Experimental strategies involving the three-dimensional (3D) culture of epithelial cells recapitulate numerous features of epithelium in vivo, overcoming monolayer cell growth limitations. Indeed, monolayer cells do not provide the optimal system to understand, for instance, how proliferation, cell death and differentiation influence epithelium formation and functions, both in physiological state and during tumor formation.
Here we show mammary epithelial cells grown in 3D. In particular, MCF-10A cells (an immortalized non-transformed human epithelial cell line derived from the breast tissue of a 36-year-old patient with fibrocystic changes) has been grown for 7 days in culture medium HUMEC with 2% Matrigel (for further method details see Debnath et al.,Methods, 2003) and subsequently stained by Hoechst 33342 to visualize nuclei. Under these growth conditions, 3D organized and polarized acinar units have been formed starting from single cells seeded on a basement membrane gel. Noteworthy, in literature it has been reported that this 3D epithelial culture method helps to recapitulate numerous features of breast epithelium in vivo, such as the formation of acini-like spheroids, cell polarization, and, in some cases, the production of milk proteins. Moreover, it provides an important tool to characterize how cancer genes disrupt glandular architecture during carcinoma progression.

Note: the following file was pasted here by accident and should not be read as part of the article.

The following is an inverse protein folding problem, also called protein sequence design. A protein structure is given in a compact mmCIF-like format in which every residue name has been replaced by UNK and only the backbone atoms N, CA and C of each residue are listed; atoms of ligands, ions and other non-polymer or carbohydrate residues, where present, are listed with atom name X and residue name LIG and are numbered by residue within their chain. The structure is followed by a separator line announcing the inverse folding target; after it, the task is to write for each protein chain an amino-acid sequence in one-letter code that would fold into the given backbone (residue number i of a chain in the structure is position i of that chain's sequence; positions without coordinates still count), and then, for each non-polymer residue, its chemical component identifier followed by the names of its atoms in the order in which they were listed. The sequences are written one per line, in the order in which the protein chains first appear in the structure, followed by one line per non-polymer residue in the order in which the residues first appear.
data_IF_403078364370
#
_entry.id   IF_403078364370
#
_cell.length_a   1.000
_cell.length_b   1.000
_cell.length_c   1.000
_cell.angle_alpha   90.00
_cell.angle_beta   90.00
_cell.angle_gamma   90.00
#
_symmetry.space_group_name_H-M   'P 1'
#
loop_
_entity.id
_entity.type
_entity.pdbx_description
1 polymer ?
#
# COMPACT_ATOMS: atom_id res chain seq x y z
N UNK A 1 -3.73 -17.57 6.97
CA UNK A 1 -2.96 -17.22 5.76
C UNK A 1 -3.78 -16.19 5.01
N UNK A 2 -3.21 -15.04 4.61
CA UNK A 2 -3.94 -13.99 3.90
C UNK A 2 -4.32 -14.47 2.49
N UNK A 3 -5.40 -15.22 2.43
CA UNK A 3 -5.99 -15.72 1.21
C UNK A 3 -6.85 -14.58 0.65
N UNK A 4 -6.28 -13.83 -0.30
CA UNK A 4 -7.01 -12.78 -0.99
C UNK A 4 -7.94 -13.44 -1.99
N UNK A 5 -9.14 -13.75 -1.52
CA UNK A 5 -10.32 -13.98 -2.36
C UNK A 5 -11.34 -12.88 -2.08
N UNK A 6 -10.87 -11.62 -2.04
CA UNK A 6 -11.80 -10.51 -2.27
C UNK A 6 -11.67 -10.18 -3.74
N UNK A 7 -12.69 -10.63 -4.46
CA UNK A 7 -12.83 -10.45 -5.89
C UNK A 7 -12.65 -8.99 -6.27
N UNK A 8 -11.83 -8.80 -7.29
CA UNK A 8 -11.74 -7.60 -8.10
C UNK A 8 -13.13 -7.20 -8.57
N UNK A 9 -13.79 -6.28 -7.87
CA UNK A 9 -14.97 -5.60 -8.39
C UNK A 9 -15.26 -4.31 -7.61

Acini images have been acquired with a Nikon Ti2 inverted microscope equipped with CrestOptics confocal spinning disk X-Light V3, camera Photometrics BSI (6.5 um pixel size) and Celesta laser source (Lumencor). In Figure A, we shown a maximum intensity projection of a Z stack acquired with a 20x objective (Nikon, Plan Apo Lambda NA 0.75) displaying different size and shapes of acini in culture and a movie with 3D acini reconstruction. Focusing on the 3D structures of interest, we used a 60x objective (Nikon,Plan Apo Lambda 60X, Oil, NA 1.4) to better appreciate cellular organization along the Z axis (Figure B_1) and in 3D volume and orthogonal views (Figure B_2). Finally, we were interested in morphological nuclei analysis and by thresholding based on nuclei fluorescence intensity it was possible to identify each single object (nucleus; Figure C) and consequently perform measurements such as nucleus volume, orientation, sphericity, elongation (data not shown).
To conclude, 3D culture system provides the appropriate context for examining the biological activities not only during physiological epithelial growth but also in cancer onset and development, even representing a tool in the search for new diagnostic markers and therapeutic drug tests in cancer treatment.
maximum intensity projection and movie with 3D reconstruction
sequence of single Z plans (from top to bottom of the acini)
Figure B_2: 3D volume and orthogonal views
Figure C: 3D volume view and corresponding objects (nuclei) identification